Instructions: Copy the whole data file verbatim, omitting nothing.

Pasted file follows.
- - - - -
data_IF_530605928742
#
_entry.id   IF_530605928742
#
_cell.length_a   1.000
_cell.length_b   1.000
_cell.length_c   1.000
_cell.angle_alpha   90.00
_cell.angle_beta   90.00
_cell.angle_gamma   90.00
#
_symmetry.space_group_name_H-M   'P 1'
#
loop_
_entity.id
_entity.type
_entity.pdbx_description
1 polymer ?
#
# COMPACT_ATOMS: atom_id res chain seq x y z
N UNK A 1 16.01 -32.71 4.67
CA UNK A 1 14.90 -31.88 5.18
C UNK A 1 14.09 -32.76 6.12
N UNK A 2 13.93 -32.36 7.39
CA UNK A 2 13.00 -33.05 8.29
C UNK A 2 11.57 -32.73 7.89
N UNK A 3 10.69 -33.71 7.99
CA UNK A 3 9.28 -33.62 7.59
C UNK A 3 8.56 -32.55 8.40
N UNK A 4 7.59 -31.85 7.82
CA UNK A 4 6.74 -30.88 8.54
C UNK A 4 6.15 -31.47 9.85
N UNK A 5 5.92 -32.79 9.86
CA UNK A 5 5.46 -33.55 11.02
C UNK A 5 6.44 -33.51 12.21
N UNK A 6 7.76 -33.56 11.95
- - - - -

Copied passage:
data_IF_530605928742
#
_entry.id   IF_530605928742
#
_cell.length_a   1.000
_cell.length_b   1.000
_cell.length_c   1.000
_cell.angle_alpha   90.00
_cell.angle_beta   90.00
_cell.angle_gamma   90.00
#
_symmetry.space_group_name_H-M   'P 1'
#
loop_
_entity.id
_entity.type
_entity.pdbx_description
1 polymer ?
#
# COMPACT_ATOMS: atom_id res chain seq x y z
N UNK A 1 16.01 -32.71 4.67
CA UNK A 1 14.90 -31.88 5.18
C UNK A 1 14.09 -32.76 6.12
N UNK A 2 13.93 -32.36 7.39
CA UNK A 2 13.00 -33.05 8.29
C UNK A 2 11.57 -32.73 7.89
N UNK A 3 10.69 -33.71 7.99
CA UNK A 3 9.28 -33.62 7.59
C UNK A 3 8.56 -32.55 8.40
N UNK A 4 7.59 -31.85 7.82
CA UNK A 4 6.74 -30.88 8.54
C UNK A 4 6.15 -31.47 9.85
N UNK A 5 5.92 -32.79 9.86
CA UNK A 5 5.46 -33.55 11.02
C UNK A 5 6.44 -33.51 12.21
N UNK A 6 7.76 -33.56 11.95